For the undocumented in America there is little doubt that the iniquities of the father are visited upon the child. On November 7th, for instance, an astounding 71 percent of voters in Arizona passed a referendum (Proposition 300) which states that only U.S. citizens and legal residents are eligible for in-state college tuition rates, tuition and fee waivers, and financial assistance. These are kids brought by their parents to this country as young children, in many instances infants in their mothers’ arms, and in every instance as children for whom the decision to come here was made without their participation. And yet, they shall pay the price, perhaps with their futures. The same referendum would deny childcare to the U.S.-citizen children of undocumented parents. Yes, the child is a citizen of the United States, but voters in Arizona have concluded that to provide the child with care is to reward the parents for the sin of seeking a better life in America.
One question that recently received heightened attention from lawmakers is whether or not immigrants should be admitted to the United States less on the basis of family ties and more on the basis of the skills they can contribute to the U.S. economy. Although some of the practices associated with a point-based immigration system might benefit the U.S. economy, policymakers should be careful not to assume that such a system would be a panacea for the widespread dysfunction of U.S. immigration policies.
In this IPC Policy Brief, author Rob Paral uses new census data to update his earlier IPC report (Playing Politics on Immigration: Congress Favors Image over Substance in Passing H.R. 4437) on the number of undocumented immigrants in U.S. congressional districts.
Access to an independent judiciary with the power to hold the government accountable in its dealings with individuals is a founding principle of the United States. In contrast, imagine a system where there is no access to independent judgment; where, instead, the referee works for the opposing team. The House of Representatives took a step away from this founding principle by passing the Border Protection, Antiterrorism, and Illegal Immigration Control Act (H.R. 4437) on December 16, 2005. A provision of the bill would erode access to independent judgment by severely restricting access to the federal courts for individuals in removal (deportation) proceedings. This provision is part of a long string of efforts by proponents of restrictive immigration policies to limit the jurisdiction of the federal courts over immigration cases.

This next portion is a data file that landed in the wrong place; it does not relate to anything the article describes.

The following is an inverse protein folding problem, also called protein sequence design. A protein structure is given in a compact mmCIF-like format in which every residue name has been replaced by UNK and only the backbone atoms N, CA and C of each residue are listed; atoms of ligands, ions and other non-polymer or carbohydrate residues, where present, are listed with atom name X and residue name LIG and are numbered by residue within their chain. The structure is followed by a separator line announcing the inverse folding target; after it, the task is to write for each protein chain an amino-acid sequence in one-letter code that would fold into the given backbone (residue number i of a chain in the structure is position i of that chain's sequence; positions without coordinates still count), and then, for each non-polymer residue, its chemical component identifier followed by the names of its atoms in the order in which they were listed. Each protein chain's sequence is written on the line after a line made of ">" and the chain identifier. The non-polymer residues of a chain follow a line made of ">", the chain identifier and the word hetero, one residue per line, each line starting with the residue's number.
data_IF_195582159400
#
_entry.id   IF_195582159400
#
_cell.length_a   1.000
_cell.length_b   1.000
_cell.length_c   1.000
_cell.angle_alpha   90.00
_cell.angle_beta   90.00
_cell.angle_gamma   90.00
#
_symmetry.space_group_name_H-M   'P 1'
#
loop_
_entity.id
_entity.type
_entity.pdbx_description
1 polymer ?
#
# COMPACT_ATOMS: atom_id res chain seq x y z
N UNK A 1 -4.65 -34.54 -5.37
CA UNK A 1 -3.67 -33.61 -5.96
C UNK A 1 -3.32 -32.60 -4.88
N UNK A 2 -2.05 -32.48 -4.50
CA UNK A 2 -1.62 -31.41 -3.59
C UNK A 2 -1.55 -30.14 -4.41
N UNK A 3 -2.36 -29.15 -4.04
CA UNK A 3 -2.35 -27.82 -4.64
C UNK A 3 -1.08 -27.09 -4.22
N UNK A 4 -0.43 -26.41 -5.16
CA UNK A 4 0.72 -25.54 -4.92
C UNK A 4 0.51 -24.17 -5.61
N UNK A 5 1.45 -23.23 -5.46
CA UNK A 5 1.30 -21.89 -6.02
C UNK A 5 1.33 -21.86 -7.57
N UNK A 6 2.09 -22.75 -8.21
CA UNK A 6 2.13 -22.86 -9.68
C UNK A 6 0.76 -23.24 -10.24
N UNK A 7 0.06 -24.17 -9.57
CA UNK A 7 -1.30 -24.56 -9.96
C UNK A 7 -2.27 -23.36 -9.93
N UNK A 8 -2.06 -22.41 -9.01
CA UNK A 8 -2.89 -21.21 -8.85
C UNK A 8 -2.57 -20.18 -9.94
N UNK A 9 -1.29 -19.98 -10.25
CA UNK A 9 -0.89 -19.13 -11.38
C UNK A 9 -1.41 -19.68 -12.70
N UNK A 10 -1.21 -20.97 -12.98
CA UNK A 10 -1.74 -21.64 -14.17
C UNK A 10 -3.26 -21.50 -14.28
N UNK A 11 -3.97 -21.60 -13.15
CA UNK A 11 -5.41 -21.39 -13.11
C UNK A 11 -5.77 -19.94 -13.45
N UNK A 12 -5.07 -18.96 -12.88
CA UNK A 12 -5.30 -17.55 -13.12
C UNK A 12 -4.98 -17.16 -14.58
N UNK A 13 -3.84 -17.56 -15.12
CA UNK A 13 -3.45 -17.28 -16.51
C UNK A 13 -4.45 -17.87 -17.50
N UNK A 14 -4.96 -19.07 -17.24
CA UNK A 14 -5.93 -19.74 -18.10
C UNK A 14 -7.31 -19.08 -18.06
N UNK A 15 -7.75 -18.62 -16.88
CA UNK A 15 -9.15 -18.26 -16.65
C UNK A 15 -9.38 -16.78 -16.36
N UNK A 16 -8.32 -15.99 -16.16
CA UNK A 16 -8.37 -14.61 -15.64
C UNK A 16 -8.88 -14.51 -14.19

The most striking thing about today’s immigration debate is how many times America has been here before—and how many times it has made the same mistakes. With respect to David Letterman, here is a list of the biggest errors that U.S. policymakers have made in designing immigration policy. As Congress wrestles to find the right mix of immigration enforcement and immigration reform, it should keep in mind what it has done wrong in the past so that it has a chance to get it right this time.
Despite the important role that immigrants play in the U.S. economy, they disproportionately lack health insurance and receive fewer health services than native-born Americans. Some policymakers have called for limits on immigrants’ access to health insurance, particularly Medicaid, which are even more stringent than those already in place. However, policies that restrict immigrants’ access to some health care services lead to the inefficient and costly use of other services (such as emergency room care) and negatively impact public health. The future economic success of the United States depends on a healthy workforce. Therefore, policies must be devised that improve, rather than restrict, immigrants’ access to quality health care. Read more...